Oregon CPS couldn’t even safely care of the hundreds of thousands of children it had ripped from families at the slightest anonymous report, yet it continued to destroy more families and to destroy the very kids they are charged with protecting.
On Sept. 28, a former Give Us This Day staff member, Rachel Rosas, told the Senate interim Human Services Committee that children entrusted to the organization went hungry, slept in filthy beds that lacked sheets, and were regularly neglected. That treatment came in spite of state contracts that paid Give Us This Day a minimum of $118 per day per child.
“There was no budget for groceries,” says Rosas, who worked in a group home for 15 girls. “It was disgusting.”
The latest lawsuit was filed Thursday in Multnomah County Circuit Court. The three plaintiffs are seeking $16,320,000 in damages that could be trebled upon a guilty finding.
The lawsuit alleges the three victims – identified only as “AA,” “BB” and “CC” – are 9, 8 and 7 years old respectively and that they “suffered severe permanent and progressive personal injuries and traumas.”
DHS is accused of falling below the applicable standard of care.
The lawsuit claims the agency was negligent by:
- Failing to adequately perform reasonable screening of the victim’s foster placement
- Failing to adequately perform reasonable home study, certification and other background checks on the foster home, the people in the foster home and other children in the foster home.
- Failing to detect the presence of a potentially abusive environment
- Failing to protect the children when “DHS has actual or constructive” knowledge that there was an unreasonable risk of harm.
The children, the lawsuit claims, have been abused physically, emotionally and sexually.
“They have been exposed to pornographic material and sexual touching,” the lawsuit asserts.
Other allegations made in the lawsuit include:
- The children received “inferior” care and hygiene.
- DHS has “actual knowledge” that the children were being abused and neglected.
- DHS placed the three children in the care of parents who did not speak English.
Lawyers for two children in Oregon’s foster care system filed a federal class action lawsuit against the state Tuesday, alleging the Department of Human Services’ increasing practice of housing some children in hotels and offices violates federal and state laws.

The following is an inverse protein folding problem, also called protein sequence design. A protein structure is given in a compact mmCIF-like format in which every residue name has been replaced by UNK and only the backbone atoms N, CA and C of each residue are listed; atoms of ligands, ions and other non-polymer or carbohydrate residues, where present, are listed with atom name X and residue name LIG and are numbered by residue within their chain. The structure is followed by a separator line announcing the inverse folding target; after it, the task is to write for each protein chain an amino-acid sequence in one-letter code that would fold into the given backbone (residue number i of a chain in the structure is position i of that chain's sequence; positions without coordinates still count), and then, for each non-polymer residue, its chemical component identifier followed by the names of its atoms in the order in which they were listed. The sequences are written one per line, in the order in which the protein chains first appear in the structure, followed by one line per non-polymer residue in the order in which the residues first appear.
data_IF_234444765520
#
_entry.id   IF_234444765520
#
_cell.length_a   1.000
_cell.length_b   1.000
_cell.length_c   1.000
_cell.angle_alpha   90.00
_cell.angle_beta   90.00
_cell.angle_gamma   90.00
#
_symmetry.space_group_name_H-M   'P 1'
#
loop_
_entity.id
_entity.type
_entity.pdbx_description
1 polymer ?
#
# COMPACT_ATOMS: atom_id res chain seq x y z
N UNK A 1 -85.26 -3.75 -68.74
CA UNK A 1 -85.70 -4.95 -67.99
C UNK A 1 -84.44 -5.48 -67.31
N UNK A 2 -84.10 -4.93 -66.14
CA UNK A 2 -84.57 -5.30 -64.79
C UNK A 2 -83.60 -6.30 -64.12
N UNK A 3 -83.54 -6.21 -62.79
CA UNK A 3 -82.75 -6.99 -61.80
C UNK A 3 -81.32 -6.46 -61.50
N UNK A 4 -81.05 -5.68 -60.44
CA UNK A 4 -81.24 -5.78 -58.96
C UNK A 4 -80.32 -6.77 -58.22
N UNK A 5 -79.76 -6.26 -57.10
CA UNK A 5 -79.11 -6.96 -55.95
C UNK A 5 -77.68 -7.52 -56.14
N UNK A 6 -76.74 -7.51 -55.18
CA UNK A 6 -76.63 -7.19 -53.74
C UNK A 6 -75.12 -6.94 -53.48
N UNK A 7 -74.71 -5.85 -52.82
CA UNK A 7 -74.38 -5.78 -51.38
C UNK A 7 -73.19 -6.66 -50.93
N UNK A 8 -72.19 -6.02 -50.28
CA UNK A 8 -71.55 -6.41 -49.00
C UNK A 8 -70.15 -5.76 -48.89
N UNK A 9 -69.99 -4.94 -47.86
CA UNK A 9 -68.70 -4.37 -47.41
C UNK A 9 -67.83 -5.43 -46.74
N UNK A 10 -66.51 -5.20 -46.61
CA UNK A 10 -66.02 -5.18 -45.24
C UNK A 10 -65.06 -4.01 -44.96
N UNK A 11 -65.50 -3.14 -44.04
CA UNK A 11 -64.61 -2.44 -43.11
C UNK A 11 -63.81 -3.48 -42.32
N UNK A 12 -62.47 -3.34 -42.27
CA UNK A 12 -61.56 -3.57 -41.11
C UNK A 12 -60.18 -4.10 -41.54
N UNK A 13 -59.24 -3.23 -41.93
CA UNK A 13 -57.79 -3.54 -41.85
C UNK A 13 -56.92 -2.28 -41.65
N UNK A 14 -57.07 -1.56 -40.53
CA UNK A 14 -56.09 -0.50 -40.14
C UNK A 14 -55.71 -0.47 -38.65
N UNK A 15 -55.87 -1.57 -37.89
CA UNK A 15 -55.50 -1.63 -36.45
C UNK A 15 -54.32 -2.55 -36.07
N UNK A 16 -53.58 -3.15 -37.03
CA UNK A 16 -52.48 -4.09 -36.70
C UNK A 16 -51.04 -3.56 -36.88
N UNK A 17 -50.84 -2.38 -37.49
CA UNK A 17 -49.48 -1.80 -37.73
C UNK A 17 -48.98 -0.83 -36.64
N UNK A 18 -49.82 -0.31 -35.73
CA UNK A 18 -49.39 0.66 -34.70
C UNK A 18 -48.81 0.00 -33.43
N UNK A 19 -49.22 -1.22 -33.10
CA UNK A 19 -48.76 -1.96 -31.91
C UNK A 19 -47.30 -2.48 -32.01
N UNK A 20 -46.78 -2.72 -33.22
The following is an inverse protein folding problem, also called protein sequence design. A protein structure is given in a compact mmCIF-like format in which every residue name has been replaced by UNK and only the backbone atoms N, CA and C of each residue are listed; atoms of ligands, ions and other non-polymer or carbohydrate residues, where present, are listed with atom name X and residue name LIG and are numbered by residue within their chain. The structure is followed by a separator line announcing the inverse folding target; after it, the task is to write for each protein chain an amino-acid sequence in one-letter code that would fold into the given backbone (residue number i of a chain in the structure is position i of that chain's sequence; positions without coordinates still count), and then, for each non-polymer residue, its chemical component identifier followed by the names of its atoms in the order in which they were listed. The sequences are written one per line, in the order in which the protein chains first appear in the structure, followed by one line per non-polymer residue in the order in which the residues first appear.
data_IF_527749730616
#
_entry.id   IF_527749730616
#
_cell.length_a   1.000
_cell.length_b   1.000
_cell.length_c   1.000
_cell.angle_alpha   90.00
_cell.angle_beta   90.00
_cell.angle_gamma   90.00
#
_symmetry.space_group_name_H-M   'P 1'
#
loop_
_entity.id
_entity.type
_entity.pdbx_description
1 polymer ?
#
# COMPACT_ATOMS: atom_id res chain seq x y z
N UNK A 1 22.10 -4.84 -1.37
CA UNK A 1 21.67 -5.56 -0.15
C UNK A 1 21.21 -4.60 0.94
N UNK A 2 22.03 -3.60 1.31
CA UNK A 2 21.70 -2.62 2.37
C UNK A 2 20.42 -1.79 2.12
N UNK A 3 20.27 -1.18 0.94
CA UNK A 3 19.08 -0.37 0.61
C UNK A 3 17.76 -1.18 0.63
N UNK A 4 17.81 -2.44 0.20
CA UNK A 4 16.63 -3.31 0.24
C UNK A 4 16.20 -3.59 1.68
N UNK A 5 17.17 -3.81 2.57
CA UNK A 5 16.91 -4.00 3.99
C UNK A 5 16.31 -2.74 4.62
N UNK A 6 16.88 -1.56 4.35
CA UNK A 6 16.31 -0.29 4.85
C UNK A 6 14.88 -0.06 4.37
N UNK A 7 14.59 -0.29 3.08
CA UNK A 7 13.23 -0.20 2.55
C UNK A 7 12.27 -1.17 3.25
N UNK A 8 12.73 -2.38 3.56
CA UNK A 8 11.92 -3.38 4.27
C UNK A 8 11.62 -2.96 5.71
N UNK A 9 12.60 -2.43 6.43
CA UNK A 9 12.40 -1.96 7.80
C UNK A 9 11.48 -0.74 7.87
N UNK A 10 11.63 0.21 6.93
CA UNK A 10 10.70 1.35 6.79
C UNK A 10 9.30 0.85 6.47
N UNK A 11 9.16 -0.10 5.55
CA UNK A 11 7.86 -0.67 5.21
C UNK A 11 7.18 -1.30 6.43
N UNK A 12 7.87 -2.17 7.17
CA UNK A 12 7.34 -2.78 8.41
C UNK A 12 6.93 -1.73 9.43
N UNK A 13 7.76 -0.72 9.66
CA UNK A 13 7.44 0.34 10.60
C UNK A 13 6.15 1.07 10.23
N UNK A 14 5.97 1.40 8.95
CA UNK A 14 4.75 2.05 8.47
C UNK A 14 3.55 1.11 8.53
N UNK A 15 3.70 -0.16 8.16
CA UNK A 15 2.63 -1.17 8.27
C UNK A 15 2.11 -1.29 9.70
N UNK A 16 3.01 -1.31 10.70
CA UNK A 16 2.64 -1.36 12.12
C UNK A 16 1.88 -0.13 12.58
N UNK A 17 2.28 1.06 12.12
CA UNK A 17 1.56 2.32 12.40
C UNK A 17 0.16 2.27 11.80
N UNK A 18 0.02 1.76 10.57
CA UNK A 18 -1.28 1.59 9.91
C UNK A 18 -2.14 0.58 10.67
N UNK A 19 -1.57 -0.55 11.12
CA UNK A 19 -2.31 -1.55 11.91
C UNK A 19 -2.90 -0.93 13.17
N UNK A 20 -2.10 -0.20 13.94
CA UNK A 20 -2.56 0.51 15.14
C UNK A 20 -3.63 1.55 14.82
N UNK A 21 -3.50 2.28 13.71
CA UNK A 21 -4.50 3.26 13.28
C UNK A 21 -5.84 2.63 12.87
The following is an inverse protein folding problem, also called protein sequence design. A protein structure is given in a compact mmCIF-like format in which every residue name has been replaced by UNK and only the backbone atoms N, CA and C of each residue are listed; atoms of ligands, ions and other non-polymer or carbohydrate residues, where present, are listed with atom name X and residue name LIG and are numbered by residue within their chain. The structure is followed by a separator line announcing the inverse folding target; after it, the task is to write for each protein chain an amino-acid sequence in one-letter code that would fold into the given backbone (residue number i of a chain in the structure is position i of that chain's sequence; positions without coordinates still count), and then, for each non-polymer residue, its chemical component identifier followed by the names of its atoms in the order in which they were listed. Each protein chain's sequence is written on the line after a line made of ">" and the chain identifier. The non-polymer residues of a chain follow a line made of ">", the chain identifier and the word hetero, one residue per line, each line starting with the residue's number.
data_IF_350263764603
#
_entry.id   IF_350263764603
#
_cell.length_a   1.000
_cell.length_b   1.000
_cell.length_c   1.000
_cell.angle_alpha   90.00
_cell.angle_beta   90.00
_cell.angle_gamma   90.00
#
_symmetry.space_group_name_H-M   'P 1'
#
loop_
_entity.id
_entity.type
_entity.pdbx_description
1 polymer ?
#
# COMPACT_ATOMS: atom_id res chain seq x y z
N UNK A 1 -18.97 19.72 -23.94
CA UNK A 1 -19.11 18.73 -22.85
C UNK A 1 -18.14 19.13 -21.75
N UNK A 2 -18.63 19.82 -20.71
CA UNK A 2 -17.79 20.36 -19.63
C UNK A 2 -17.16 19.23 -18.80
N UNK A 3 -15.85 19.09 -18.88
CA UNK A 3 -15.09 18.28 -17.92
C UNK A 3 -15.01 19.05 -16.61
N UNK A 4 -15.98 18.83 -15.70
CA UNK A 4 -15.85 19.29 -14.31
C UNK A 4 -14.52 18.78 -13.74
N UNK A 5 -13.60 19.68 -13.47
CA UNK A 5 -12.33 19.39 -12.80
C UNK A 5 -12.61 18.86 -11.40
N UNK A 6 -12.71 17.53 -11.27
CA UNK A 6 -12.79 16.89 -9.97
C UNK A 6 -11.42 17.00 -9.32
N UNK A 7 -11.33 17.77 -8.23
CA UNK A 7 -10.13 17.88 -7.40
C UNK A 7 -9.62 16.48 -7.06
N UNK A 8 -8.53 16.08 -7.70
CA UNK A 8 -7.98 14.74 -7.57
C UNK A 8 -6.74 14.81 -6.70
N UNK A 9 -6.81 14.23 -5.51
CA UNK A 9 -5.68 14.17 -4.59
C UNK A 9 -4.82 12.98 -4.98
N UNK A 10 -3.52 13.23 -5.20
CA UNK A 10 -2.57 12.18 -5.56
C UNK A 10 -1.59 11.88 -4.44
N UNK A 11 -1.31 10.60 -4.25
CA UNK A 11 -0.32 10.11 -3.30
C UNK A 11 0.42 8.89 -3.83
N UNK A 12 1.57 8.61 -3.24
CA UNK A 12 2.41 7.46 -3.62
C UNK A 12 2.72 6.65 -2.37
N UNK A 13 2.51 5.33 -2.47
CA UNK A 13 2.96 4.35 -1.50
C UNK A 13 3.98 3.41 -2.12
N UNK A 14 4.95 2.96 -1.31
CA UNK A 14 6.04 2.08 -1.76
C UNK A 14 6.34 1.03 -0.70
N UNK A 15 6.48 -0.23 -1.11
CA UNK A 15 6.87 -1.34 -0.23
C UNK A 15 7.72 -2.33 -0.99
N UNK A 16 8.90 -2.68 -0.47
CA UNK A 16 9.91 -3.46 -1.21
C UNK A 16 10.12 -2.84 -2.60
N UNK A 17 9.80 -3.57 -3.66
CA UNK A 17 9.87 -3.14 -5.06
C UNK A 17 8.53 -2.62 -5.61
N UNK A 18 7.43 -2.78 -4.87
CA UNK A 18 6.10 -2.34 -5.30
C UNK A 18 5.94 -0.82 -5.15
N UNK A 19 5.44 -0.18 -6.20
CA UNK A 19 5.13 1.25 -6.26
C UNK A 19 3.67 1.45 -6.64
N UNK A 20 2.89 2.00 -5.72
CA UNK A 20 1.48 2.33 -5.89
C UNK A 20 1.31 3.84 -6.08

A disproportionate share of the foster children parked in temporary quarters have mental disabilities including behavioral and psychiatric impairments, and the state has described them as “hard to place” with foster families and programs, according to the lawsuit. By housing these children in hotels, offices and even a juvenile detention facility, the state denied them access to the family-like environment and stability that it’s supposed to provide for all children in its care, it says.
That violates the Americans with Disabilities Act and other federal and state anti-discrimination and child welfare laws, the suit says.
“These children are disproportionately denied — by reason of their disability — the opportunity to benefit from a state program to provide safe, nurturing homes for children and from the mental health services offered by (the state),” lawyers wrote in a court filing.
We need not look far for human rights violations. We have human rights problems in own back yard. Let’s clean up that mess first before we look overseas.
Why do you look at the speck of sawdust in your brother’s eye and pay no attention to the plank in your own eye? 4 How can you say to your brother, ‘Let me take the speck out of your eye,’ when all the time there is a plank in your own eye? 5 You hypocrite, first take the plank out of your own eye, and then you will see clearly to remove the speck from your brother’s eye.
Matthew 7: 3-5.